Tape: 4 Story: 1 - Maxine Powell recalls being discouraged from joining the Women's Army Corps

Tape: 4 Story: 2 - Maxine Powell recalls being discouraged from being a manicurist

Tape: 4 Story: 3 - Maxine Powell describes meeting Leila King at the Gotham Hotel in Detroit, Michigan

Tape: 4 Story: 4 - Maxine Powell remembers becoming a manicurist at the Gotham Hotel in Detroit, Michigan

Tape: 4 Story: 5 - Maxine Powell describes her guardians' opinion of her move to Detroit, Michigan

Tape: 4 Story: 6 - Maxine Powell talks about class distinctions within the African American community of her youth

Tape: 4 Story: 7 - Maxine Powell describes her room at the Gotham Hotel in Detroit, Michigan

Tape: 4 Story: 8 - Maxine Powell talks about being entertainment director for Zonta International in Detroit, Michigan

DASession

1$1

DATape

1$2

DAStory

7$8

DATitle
Maxine Powell describes her earliest childhood memory
Maxine Powell remembers a theatrical experience that helped her develop the Maxine Powell System
Transcript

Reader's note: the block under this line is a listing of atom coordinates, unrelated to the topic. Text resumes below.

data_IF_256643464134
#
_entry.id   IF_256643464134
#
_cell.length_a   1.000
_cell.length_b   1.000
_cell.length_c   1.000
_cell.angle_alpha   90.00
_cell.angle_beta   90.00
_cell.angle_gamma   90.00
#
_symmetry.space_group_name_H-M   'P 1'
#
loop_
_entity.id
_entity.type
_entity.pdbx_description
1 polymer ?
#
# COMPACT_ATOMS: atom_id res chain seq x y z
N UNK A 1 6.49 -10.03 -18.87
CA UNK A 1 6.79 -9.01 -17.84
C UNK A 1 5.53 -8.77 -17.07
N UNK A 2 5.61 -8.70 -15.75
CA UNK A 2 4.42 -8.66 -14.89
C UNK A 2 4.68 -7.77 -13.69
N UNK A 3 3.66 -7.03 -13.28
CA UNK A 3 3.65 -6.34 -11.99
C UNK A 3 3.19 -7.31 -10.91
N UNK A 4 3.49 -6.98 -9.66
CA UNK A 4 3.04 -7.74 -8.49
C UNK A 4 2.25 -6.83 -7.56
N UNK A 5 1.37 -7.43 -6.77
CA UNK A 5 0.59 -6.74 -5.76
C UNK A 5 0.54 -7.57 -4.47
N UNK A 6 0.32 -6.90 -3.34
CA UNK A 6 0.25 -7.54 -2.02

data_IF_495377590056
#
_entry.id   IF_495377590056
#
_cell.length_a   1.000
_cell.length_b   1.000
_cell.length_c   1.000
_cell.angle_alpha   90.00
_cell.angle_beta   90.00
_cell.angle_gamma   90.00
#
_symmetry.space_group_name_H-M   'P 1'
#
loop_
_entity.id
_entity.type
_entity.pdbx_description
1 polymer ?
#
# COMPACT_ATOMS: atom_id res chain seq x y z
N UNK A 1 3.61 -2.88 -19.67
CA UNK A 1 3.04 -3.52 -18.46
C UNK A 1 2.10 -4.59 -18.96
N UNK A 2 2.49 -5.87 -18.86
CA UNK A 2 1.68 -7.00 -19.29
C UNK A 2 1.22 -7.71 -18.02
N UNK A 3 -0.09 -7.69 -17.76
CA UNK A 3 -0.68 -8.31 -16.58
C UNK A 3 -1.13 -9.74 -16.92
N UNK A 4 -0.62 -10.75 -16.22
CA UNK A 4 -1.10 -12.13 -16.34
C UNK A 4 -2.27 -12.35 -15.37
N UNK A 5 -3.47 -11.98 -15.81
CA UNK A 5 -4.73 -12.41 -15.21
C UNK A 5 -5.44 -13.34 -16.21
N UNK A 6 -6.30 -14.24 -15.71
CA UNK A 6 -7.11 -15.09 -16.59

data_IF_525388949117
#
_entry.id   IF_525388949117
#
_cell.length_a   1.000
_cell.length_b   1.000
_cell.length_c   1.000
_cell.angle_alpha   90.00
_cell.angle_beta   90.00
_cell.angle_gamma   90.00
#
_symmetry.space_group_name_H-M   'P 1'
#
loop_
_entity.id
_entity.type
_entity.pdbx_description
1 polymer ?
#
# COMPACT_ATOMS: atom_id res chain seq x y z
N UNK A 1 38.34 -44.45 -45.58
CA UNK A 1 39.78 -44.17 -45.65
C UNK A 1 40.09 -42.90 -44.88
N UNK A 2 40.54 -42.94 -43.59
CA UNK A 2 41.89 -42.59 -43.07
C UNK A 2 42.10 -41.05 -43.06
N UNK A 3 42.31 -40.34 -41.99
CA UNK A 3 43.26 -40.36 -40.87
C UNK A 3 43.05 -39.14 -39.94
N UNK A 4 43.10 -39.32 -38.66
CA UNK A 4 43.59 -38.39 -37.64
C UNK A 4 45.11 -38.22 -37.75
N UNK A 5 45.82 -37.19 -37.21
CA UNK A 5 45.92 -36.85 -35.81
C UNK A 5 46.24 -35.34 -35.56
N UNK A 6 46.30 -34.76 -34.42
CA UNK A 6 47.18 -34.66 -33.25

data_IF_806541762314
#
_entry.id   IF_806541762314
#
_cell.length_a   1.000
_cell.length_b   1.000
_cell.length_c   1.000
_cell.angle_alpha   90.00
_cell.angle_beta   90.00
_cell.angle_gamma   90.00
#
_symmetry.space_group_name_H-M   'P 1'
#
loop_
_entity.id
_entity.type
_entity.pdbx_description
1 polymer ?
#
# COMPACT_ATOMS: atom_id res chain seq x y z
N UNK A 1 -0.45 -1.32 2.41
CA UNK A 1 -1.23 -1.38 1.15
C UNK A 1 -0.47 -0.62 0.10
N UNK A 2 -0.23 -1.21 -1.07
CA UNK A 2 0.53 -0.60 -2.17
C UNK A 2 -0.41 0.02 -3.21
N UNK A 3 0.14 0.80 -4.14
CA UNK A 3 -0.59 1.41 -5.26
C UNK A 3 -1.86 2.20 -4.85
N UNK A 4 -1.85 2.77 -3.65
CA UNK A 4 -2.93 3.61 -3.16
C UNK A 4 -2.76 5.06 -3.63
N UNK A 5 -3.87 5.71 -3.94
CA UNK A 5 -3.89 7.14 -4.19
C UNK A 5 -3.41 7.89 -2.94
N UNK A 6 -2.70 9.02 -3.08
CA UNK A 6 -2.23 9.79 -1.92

Do have an earliest childhood memory?$$Yes. We went to church. My aunt [Mary James Lloyd] made wine. She made the grape juice for the church, and she made about four different types of wine. Excuse me. I remember they would be in barrels. And she was the great baker. Like, today you might serve someone that's visiting you food or a cocktail. And my aunt would serve you wine, and she baked a three-layer jelly cake, a three-layer coconut cake, a three-layer chocolate cake. So whenever you came to our home, you would get a glass of wine and also a piece of cake, whether you wanted it or not. She called that hospitality, anyone that came over our threshold. And then the minister--she served the--made the, as I said before, the grape juice for the church. And then the minister would come to our house several times to eat. And I hated to see him coming because my aunt--I loved the thigh of the chicken. And he would eat up--she would cook--she liked to go to the poultry and have the chicken killed so that they would be first, and she wanted them to be two and a half pounds after they were dressed. And she'd cook about three. And that minister would eat every one of those thighs. And I hated to see him coming (laughter). But my aunt, her teaching was, anyone that came over our threshold, no matter how they act or how rude they were or whatever, we had to treat them with due respect. And if we felt that they were people that you did not want to associate with or they were destructive in any way, then you didn't allow them in. But once they came in, you had to treat them with respect. Well, I found from that, I learned discipline.$$Okay.$$See, she was always teaching. I learned discipline.$So you mounted two one-woman shows. Can you think of the name of any, of either one?$$Well, it was just 'An Evening with Maxine Powell.'$$Okay, good. Okay--$$Yeah, and then I--and if I pantomimed I was telling a story. I was--I had a job where I worked in an office somewhere. But I had a little girl--I guess it was a little girl. And when I came home in the evening, I would greet her. Well, all this is--I'm pantomiming. And I would greet her and then this one particular evening, I--she evidently was sick, and I came and picked her up and kissed her and was throwing her up in the air and playing with her and whatnot, and all of a sudden, I could see something was wrong with her. And then I began to get very concerned and call 911 or call somebody--I don't know it was the 911, but whatever you did in that day for an emergency or whatnot. And I know I was performing for a group. And they went and got a doll, you see, and tried to hand it to me, and I wouldn't take it, because I wouldn't be doing my job if you couldn't follow me. I wouldn't have to have a doll, 'cause then you would know it was a baby or whatever, you see. So I always wanted to do what I was supposed to do and master it. And I didn't feel bad if I didn't master it. I figured it'd do something else, you know, because I figured I think everybody is qualified and everybody is--can be great. We're born to be great in some way. Some people--and everybody is somebody, see. Because I don't care how much money you have or what color you are or where you're from, everybody came into the world helpless and innocent--couldn't walk, couldn't talk, couldn't take care of your toilet where, toilet, or any kind of way, see, regardless of who you were.$$Now--$$See, and then I always thought that, as I said today, allow me to help you unmask and discover what a beautiful, unique human being you are, because is somebody and everybody was born to be great in some way.$$Okay.$$Some people live a lifetime and never find out who they are or who great they can be. You don't have to be number one, you can be two, three, or four, long as you're great in your field in whatever you do and you master it, not among your race, but around the world with anybody. That's what I teach today.